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Police ‘raise our game’ to cut hare coursing




Deputy Chief Constable Craig Naylor, Lincolnshire Police. Photo supplied.
Deputy Chief Constable Craig Naylor, Lincolnshire Police. Photo supplied.

A 25 per cent drop in hare coursing across South Holland and Boston has come as police had to “raise our game” to protect farmers.

The admission from Lincolnshire Police deputy chief constable Craig Naylor came after the publication of results for Operation Galileo, the force’s annual campaign against gangs hunting hares illegally.

Lincolnshire Police reported 752 cases of hare coursing in South Holland and Boston from September 2017 to March 2018, compared to 1,009 reports in 2016-17, a fall of 257.

Mr Naylor said: “We have had to raise our game to tackle what had been an increasing problem in Lincolnshire and these figures show our commitment to tackling rural crime.

“Criminals no longer see Lincolnshire as an easy target as they know we will seize their dogs which are worth thousands of pounds to them.

“We had some fantastic results, catching coursers in the act with the police drone, permanently rehoming dogs, getting Criminal Behaviour Orders served on offenders which prevent them from coming back to the county with dogs and harsher fines.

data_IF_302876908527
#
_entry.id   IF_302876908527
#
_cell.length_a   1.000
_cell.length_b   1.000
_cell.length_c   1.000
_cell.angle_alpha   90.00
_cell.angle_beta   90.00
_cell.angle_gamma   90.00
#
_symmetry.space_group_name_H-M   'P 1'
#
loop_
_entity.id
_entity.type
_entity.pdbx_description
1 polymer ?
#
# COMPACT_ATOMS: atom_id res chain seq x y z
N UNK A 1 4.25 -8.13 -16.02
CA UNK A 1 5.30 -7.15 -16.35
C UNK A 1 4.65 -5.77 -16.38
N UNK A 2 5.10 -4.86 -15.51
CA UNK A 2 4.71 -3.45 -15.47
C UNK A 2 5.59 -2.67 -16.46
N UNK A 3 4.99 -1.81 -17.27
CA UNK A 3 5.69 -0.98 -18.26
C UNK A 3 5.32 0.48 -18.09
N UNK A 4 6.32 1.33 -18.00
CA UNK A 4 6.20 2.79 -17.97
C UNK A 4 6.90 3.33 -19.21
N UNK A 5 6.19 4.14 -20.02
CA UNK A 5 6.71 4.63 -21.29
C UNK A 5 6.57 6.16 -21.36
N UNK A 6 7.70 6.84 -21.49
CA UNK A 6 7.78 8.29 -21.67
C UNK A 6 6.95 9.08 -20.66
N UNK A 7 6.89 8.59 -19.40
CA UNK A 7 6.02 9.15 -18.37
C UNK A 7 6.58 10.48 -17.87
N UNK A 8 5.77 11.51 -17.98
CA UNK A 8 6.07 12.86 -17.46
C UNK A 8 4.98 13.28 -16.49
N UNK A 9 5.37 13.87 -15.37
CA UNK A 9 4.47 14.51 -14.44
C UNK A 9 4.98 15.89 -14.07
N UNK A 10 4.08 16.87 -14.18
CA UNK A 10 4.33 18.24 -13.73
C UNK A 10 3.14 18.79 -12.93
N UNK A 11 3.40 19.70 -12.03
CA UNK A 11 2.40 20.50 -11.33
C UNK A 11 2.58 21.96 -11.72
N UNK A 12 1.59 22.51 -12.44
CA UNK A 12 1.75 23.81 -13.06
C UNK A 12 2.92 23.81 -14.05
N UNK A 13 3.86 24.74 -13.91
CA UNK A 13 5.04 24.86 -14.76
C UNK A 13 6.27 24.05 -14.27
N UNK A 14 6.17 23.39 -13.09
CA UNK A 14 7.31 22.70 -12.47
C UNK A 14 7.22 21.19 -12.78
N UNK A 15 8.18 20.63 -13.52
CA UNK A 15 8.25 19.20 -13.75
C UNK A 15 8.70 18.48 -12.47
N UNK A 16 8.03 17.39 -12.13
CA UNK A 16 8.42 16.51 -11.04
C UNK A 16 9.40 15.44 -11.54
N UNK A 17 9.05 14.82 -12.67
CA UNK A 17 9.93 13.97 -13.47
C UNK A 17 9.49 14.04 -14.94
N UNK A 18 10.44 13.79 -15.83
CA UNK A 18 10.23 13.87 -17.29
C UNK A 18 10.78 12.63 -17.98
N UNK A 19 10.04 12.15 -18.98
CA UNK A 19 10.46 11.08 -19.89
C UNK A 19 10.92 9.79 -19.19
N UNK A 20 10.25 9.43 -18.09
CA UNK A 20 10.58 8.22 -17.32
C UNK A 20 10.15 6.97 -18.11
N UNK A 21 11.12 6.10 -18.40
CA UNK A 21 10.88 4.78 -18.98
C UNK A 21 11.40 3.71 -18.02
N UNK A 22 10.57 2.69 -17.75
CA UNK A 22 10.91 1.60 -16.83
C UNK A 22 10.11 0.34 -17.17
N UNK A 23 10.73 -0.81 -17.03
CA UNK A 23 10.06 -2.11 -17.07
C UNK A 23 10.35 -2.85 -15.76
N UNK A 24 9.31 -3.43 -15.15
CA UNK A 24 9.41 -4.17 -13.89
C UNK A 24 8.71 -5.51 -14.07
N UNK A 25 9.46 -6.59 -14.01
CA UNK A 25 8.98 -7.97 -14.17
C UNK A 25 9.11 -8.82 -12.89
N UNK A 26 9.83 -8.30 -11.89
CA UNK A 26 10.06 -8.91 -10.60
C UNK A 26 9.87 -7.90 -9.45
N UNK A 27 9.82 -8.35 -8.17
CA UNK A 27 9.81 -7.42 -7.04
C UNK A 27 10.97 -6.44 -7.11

Criminals no longer see Lincolnshire as an easy target as they know we will seize their dogs which are worth thousands of pounds to them
Deputy Chief Constable Craig Naylor, Lincolnshire Police

“I am pleased with this progress and we are already planning to build on this for next season as we encourage our farming community to continue working with us.

“We thank all of them for their ongoing support in sharing information and our interest in reducing this vile crime.”

Superintendent Mark Housley, force lead on rural crime, said: “In 2017, we introduced the Lincolnshire Rural Community Safety Plan and, as the lead for rural policing in the county, I am pleased with the significant success achieved in one of our most challenging areas, namely hare coursing.

“This success has allowed us to engage with key partners across the rural community to identify travelling criminals and whilst we have focused on hare coursing, we are aware that in tackling this and travelling crime generally, we tackle the wider issues.

“We also recognise that as the hare coursing season closes, other issues come to the fore which include theft, burglary, rogue traders, road safety and overnight poaching.

“As a force, we are now putting in place plans to address these issues.”

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